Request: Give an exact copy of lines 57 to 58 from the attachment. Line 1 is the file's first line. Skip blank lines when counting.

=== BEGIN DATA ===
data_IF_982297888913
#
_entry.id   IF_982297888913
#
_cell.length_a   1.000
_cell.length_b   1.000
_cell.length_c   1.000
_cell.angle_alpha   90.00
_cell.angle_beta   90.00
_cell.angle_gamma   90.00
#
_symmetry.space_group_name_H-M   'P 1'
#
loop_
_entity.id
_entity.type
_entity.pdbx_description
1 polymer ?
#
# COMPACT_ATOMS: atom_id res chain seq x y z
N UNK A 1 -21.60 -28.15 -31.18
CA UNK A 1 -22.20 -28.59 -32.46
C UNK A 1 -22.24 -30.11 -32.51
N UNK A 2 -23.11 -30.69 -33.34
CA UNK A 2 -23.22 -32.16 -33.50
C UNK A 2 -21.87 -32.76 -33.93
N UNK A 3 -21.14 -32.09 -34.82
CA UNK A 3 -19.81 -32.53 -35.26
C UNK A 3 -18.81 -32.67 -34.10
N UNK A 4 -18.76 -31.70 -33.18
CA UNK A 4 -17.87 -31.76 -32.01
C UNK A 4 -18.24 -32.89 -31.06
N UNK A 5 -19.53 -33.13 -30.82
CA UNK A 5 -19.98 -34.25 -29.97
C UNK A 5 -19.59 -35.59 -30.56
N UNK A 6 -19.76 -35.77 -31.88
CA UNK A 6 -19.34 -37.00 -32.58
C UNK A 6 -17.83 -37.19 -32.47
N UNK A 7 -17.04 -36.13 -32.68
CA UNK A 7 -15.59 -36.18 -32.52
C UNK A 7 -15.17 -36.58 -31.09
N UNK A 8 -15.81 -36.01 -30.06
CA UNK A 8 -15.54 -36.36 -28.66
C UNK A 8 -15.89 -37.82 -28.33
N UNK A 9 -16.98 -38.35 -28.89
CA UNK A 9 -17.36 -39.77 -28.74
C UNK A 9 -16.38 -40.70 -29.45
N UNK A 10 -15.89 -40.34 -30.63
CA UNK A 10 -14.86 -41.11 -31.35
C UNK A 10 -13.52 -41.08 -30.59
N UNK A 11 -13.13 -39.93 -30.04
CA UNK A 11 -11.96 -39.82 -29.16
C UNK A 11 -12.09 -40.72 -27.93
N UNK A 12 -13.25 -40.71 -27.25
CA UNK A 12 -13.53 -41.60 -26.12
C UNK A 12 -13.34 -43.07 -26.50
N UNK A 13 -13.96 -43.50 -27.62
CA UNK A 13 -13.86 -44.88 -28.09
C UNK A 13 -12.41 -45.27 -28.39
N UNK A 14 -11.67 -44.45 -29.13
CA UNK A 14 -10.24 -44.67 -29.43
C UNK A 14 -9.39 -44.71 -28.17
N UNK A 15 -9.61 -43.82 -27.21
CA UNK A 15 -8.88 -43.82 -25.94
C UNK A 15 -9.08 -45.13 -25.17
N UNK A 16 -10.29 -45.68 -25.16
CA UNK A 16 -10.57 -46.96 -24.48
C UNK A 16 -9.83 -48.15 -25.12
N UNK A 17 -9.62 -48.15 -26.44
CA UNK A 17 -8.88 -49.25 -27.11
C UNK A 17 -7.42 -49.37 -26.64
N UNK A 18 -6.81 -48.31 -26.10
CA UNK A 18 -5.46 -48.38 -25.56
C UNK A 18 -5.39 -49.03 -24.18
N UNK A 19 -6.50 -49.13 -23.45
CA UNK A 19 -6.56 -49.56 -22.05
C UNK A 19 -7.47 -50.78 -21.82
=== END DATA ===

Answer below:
N UNK A 13 -13.96 -43.50 -27.62
CA UNK A 13 -13.86 -44.88 -28.09